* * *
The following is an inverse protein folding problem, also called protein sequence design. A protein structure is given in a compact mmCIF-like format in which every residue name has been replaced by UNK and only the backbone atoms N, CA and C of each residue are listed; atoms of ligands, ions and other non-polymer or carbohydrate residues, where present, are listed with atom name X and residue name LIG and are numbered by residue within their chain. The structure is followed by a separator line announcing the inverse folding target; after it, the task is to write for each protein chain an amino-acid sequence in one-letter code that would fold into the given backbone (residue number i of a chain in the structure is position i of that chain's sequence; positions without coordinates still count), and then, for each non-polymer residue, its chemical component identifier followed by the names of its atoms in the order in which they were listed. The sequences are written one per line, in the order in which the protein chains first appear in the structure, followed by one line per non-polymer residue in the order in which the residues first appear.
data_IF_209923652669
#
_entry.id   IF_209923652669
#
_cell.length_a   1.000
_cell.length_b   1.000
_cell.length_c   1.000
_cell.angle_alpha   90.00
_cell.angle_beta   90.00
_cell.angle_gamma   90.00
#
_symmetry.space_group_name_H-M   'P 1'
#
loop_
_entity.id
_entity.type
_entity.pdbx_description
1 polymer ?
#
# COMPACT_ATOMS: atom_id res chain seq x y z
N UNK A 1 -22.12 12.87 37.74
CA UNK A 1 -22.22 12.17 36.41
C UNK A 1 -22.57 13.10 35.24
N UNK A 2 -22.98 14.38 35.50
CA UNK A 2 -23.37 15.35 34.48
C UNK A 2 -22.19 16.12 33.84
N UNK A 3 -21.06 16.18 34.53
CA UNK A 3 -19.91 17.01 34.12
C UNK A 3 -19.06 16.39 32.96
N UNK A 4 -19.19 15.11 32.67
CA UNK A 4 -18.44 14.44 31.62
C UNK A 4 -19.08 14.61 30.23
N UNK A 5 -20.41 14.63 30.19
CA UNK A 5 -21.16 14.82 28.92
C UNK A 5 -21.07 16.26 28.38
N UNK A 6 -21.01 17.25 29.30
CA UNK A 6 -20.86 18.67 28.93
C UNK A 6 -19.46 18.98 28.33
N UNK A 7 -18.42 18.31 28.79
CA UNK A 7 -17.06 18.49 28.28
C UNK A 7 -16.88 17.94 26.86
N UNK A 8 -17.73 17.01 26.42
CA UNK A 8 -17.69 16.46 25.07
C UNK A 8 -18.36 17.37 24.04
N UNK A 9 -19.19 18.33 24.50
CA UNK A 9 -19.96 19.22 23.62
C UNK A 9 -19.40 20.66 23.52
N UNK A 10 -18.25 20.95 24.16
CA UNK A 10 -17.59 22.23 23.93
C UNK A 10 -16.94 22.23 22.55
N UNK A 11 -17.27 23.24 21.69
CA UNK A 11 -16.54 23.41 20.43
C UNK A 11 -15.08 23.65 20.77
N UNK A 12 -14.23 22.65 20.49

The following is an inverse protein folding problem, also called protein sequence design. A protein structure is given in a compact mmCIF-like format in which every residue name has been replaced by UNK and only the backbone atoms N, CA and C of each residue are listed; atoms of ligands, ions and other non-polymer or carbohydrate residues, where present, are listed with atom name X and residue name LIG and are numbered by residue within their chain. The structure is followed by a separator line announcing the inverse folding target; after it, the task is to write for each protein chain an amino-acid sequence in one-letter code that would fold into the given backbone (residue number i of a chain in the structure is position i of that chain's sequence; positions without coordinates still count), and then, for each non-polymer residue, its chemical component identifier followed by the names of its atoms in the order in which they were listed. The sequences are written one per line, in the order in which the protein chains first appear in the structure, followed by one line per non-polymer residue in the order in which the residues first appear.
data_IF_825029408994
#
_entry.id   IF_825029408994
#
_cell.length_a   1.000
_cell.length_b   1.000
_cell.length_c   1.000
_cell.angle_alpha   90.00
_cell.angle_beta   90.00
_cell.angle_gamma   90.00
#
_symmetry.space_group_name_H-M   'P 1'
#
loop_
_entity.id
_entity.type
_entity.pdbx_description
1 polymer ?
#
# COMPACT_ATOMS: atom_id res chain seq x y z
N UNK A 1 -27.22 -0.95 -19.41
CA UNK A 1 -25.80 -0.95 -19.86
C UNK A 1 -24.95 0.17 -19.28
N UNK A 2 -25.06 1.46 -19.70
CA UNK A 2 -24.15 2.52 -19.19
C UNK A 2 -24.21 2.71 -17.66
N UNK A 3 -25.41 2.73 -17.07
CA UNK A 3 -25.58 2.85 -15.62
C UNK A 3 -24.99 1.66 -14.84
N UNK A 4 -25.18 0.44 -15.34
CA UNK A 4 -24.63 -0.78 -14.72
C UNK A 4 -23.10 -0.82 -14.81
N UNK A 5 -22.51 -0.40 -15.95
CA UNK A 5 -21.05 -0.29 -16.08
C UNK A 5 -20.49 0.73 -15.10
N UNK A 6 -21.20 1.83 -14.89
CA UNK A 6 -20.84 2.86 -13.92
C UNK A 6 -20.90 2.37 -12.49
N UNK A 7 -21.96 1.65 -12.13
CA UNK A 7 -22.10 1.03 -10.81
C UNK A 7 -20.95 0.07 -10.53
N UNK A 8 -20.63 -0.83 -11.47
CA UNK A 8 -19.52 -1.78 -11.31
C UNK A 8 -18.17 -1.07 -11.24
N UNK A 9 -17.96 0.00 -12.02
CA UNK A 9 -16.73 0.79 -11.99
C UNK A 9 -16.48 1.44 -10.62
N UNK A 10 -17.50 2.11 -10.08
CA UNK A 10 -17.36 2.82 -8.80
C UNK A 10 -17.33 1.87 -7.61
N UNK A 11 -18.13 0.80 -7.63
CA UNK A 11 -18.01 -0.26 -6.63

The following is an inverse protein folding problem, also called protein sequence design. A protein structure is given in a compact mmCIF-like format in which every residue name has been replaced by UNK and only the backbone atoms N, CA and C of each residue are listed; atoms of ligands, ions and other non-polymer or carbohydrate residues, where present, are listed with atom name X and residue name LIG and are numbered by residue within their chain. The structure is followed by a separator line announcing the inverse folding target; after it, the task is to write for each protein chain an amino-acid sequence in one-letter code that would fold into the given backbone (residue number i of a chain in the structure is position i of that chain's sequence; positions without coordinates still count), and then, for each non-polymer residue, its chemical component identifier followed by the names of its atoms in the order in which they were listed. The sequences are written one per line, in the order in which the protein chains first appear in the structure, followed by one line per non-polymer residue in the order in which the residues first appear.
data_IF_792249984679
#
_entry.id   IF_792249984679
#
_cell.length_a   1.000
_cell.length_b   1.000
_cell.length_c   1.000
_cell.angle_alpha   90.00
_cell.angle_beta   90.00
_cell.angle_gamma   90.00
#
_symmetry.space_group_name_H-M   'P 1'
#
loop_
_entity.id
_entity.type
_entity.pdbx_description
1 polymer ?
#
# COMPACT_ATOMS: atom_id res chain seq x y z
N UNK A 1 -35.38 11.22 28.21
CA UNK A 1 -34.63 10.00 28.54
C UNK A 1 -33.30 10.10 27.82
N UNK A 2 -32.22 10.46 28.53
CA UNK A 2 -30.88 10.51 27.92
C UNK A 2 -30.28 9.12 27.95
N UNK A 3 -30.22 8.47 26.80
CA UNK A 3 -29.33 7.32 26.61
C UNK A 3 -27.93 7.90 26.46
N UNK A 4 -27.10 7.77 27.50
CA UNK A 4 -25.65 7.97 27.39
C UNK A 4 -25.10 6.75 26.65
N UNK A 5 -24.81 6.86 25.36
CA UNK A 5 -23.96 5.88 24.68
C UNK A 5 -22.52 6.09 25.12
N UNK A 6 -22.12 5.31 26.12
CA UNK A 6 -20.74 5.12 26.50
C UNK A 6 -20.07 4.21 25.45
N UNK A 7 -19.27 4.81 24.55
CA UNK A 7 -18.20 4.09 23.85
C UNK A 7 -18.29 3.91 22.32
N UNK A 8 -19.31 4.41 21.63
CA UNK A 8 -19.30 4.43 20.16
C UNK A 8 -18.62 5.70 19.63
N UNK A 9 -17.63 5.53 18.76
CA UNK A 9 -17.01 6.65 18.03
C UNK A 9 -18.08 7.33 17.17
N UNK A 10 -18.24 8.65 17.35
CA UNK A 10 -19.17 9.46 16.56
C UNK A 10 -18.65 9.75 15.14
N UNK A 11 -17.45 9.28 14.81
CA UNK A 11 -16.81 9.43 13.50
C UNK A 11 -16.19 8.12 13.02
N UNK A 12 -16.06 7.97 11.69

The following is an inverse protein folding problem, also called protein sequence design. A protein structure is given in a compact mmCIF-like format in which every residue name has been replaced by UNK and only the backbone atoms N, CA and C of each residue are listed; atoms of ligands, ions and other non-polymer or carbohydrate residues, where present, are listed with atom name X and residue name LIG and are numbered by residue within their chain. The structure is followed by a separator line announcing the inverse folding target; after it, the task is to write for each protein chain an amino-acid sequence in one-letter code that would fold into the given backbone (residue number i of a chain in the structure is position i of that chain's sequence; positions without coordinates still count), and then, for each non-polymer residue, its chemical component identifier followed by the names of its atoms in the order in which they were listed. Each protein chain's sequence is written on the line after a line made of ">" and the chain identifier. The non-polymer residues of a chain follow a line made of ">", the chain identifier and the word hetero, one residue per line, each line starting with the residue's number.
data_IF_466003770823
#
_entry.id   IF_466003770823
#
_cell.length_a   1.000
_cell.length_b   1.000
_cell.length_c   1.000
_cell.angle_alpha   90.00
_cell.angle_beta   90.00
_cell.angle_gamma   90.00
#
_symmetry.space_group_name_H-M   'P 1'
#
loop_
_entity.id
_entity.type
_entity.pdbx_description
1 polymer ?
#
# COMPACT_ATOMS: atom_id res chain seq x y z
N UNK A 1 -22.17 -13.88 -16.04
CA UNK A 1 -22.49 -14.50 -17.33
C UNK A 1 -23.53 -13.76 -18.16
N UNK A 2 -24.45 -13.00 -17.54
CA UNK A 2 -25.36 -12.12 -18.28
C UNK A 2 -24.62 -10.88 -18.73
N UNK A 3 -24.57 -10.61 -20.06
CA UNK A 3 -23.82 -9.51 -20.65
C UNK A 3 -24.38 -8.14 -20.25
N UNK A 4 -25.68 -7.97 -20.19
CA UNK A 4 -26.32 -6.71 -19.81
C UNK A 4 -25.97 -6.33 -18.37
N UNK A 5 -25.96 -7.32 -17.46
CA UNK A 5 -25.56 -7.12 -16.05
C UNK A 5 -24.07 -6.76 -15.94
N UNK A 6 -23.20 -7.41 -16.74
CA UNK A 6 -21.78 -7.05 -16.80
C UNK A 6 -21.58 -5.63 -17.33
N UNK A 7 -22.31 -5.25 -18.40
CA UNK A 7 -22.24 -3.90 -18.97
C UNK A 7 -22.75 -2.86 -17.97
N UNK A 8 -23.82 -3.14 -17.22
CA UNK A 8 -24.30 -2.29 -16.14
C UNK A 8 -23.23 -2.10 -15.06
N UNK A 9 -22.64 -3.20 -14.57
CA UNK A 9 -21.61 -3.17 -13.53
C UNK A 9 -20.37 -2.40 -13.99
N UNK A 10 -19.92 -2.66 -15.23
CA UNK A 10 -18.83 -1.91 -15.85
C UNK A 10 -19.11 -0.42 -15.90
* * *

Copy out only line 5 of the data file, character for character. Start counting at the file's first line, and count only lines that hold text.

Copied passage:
#